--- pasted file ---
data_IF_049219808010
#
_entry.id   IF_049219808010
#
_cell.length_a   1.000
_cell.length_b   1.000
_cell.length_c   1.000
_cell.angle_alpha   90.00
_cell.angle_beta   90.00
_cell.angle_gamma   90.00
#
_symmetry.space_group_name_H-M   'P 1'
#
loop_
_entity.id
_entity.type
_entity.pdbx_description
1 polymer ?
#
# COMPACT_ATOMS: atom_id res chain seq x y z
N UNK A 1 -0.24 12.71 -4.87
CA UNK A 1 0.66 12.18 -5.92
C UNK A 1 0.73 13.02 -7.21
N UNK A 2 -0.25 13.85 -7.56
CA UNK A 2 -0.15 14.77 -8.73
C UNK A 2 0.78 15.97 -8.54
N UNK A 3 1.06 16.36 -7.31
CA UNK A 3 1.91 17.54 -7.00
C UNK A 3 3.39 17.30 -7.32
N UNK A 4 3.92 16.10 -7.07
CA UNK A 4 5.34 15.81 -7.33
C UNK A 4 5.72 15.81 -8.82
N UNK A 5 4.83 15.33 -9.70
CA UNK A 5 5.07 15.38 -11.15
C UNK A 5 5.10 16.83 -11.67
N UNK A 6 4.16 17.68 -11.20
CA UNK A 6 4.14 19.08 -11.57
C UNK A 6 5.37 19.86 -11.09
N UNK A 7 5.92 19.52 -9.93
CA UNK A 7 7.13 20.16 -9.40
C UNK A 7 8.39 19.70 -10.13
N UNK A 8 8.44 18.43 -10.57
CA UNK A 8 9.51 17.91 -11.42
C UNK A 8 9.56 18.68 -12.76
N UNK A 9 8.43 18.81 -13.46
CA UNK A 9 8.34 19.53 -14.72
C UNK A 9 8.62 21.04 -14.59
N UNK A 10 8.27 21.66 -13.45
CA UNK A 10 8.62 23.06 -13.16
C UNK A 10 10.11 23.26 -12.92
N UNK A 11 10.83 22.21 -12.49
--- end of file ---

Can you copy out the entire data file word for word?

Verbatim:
data_IF_049219808010
#
_entry.id   IF_049219808010
#
_cell.length_a   1.000
_cell.length_b   1.000
_cell.length_c   1.000
_cell.angle_alpha   90.00
_cell.angle_beta   90.00
_cell.angle_gamma   90.00
#
_symmetry.space_group_name_H-M   'P 1'
#
loop_
_entity.id
_entity.type
_entity.pdbx_description
1 polymer ?
#
# COMPACT_ATOMS: atom_id res chain seq x y z
N UNK A 1 -0.24 12.71 -4.87
CA UNK A 1 0.66 12.18 -5.92
C UNK A 1 0.73 13.02 -7.21
N UNK A 2 -0.25 13.85 -7.56
CA UNK A 2 -0.15 14.77 -8.73
C UNK A 2 0.78 15.97 -8.54
N UNK A 3 1.06 16.36 -7.31
CA UNK A 3 1.91 17.54 -7.00
C UNK A 3 3.39 17.30 -7.32
N UNK A 4 3.92 16.10 -7.07
CA UNK A 4 5.34 15.81 -7.33
C UNK A 4 5.72 15.81 -8.82
N UNK A 5 4.83 15.33 -9.70
CA UNK A 5 5.07 15.38 -11.15
C UNK A 5 5.10 16.83 -11.67
N UNK A 6 4.16 17.68 -11.20
CA UNK A 6 4.14 19.08 -11.57
C UNK A 6 5.37 19.86 -11.09
N UNK A 7 5.92 19.52 -9.93
CA UNK A 7 7.13 20.16 -9.40
C UNK A 7 8.39 19.70 -10.13
N UNK A 8 8.44 18.43 -10.57
CA UNK A 8 9.51 17.91 -11.42
C UNK A 8 9.56 18.68 -12.76
N UNK A 9 8.43 18.81 -13.46
CA UNK A 9 8.34 19.53 -14.72
C UNK A 9 8.62 21.04 -14.59
N UNK A 10 8.27 21.66 -13.45
CA UNK A 10 8.62 23.06 -13.16
C UNK A 10 10.11 23.26 -12.92
N UNK A 11 10.83 22.21 -12.49